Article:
Taylor, Fetcher debate at Club 20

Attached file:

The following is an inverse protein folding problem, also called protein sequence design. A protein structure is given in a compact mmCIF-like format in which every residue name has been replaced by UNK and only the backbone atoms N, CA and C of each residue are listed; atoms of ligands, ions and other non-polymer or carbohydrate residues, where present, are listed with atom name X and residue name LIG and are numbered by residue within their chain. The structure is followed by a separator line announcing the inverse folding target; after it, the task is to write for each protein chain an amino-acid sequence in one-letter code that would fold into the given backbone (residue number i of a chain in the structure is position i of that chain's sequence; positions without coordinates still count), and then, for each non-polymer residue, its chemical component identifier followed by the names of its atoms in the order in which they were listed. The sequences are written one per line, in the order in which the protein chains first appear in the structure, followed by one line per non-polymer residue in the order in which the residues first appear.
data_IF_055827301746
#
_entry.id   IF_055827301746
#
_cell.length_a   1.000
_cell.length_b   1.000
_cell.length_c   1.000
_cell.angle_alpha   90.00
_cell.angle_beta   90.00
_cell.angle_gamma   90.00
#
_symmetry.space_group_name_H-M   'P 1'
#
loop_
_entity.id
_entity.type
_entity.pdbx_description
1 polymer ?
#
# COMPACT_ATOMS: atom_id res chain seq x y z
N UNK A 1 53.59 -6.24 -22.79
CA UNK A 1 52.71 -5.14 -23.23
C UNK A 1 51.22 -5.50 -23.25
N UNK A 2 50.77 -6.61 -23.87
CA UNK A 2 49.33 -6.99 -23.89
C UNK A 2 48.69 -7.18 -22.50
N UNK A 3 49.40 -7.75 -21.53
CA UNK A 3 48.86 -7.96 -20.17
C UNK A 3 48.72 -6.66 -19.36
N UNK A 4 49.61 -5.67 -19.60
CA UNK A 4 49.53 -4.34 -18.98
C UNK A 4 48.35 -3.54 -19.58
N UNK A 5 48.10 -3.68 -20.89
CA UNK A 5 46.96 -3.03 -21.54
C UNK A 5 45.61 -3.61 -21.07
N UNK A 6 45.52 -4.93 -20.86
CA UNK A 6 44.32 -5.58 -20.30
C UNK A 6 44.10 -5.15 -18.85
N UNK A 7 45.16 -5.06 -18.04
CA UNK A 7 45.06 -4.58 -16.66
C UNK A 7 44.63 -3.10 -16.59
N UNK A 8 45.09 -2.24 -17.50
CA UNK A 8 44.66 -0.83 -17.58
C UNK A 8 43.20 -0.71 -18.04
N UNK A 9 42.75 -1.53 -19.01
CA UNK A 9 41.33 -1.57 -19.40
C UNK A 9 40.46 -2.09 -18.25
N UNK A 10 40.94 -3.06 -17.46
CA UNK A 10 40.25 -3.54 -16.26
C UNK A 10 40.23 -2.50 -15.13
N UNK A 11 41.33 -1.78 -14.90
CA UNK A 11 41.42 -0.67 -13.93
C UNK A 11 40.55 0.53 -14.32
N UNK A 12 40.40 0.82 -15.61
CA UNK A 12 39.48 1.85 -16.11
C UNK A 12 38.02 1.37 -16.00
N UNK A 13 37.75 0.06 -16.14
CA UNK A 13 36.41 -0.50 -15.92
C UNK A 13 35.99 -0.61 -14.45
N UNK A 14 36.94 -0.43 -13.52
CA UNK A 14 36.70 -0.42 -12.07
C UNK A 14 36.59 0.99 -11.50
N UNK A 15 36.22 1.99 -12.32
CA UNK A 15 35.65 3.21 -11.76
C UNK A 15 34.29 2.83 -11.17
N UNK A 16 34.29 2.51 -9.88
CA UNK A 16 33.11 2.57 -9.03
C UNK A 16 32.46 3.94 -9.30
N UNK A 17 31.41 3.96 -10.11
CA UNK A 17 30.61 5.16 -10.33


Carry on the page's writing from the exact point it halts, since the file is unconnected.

GRAND JUNCTION – Experience vs. independence.That’s one way of summing up how the two candidates for state Senate District 8 are seeking to distinguish themselves this fall.State Sen. Jack Taylor, R-Steamboat Springs, cites his eight years in the Colorado House of Representatives and four years in the Senate as reason to re-elect him this November. His challenger, Jay Fetcher, also of Routt County, touts his insistence on being free from the influences of special interest money as reason for voters to choose him as District 8 senator instead.The district covers seven northwestern Colorado counties, including Garfield and Eagle counties.Taylor and Fetcher laid out some of their key positions Saturday during a debate at Club 20’s fall meeting.Taylor said he is widely considered in the legislature to be the senior state legislator on the Western Slope.”I think it’s important that we keep that experience down there so we have a transition period when we have so many new people coming in,” he said.He said it can take several years to learn the ropes as a state lawmaker.But Fetcher told Taylor, “In 1992 you were a freshman legislator and obviously you learned. I feel I have that same ability.”He said he brings 35 years of experience to bear in local public service. He has served as a school board president, on a fire board, and on several agricultural organizations during his career as a rancher.”I feel I could become a very effective senator in a very short period of time,” he said.In seeking state office, Fetcher plans to accept no special interest donations.”I feel I need to be an independent voice in your state Senate,” he told the Club 20 audience.By contrast, he said, Taylor has accepted $200,000 in special interest donations since his 1992 campaign.But Taylor said his vote in the Senate isn’t for sale.”I can stand here today and say that I am not ashamed of taking money because that’s really how the system works,” he said.He feels no special obligation to act on behalf of those who donate to him, he said.He also said individual donations are no different from those from special interest groups.”It’s all special interest money,” he said.Taylor and Fetcher also are divided on a state ballot measure that would mandate that some of Colorado’s energy come from renewable sources.”I am a strong supporter of renewables and will continue to be a supporter.However, I am not a supporter of mandates,” Taylor said.Xcel Energy already is a leader in seeking renewable energy sources, he said. And he believes hydropower should be pursued as a renewable energy source as well. But he said renewable energy mandates would mean an increase in the cost of electricity for Colorado’s consumers.But Fetcher said it’s possible that nothing will change without passage of the measure.”I think sometimes we need mandates to get off dead-center,” he said.Voters can decide for themselves whether they want to pay higher bills for renewable energy, he said.Taylor took Fetcher to task for casting a deciding vote on a reapportionment committee that took Grand County out of District 8.Grand holds the headwaters of the Colorado River, yet it now is part of a district that mostly covers the Eastern Slope, which historically has sought to divert Western Slope waters. Taylor accused Fetcher of “really selling us down the river on water.”Fetcher said he would have supported keeping Grand County on the Western Slope if he had had any choice, but a court ruled that no counties could be split between districts during reapportionment. At that point, the matter was out of his hands, and Grand County was forced to become “a sacrificial lamb,” he said.”I regret it,” he said.But Fetcher said he at least was able to keep Jackson County in District 8 under the reapportionment.Fetcher said he understands full well the importance of water to District 8.”I use water to make a living. It’s critical to me.”Taylor said he helped last year to defeat Referendum A, a state water initiative that Western Slope residents feared would result in water diversions to the Front Range. He also has worked on protecting the interests of basins of origin on water issues, he said.Fetcher criticized Taylor for voting to eliminate health care funding for low-income, pregnant woman. Taylor said the state financial crisis forced his hand.”Really everything ties to the budget,” he said.”We need to get some sort of compromise on TABOR and Amendment 23,” he said, referring respectively to a state measure that restricts government taxes and spending, and one requiring boosted funding for schools.Fetcher also called for reform of TABOR so state services that have been cut can be restored.Both Taylor and Fetcher support the continuation of enterprise zones, and the tax benefits associated them. Taylor said he would work through his position on the Legislative Audit Committee to preserve them.Fetcher called the enterprise zone program “a critical part of the economy of northwest Colorado.”It helps to bring new business to an area that can’t rely totally on tourism, he said.The two candidates agree on tourism’s importance to the region. Fetcher said he would like to explore ecotourism, and cultural and historical tourism, so the industry’s benefits can be spread more evenly across District 8.Taylor said he has been “probably one of the leading proponents of tourism” for the region.He serves on the Colorado Tourism Board and has carried legislation seeking to boost funding for tourism promotion, he said.Taylor said he has been effective as a lawmaker during his legislative career, passing 80 percent of the bills for which he was prime sponsor.He said he also brings common sense and small business experience to the job.Fetcher said he would focus as a senator on water, health care and education if elected.He said he’s running for the Senate for three reasons: his three daughters.”I’m running because I care about their future,” he said.Contact Dennis Webb: 945-8515, ext. email@example.com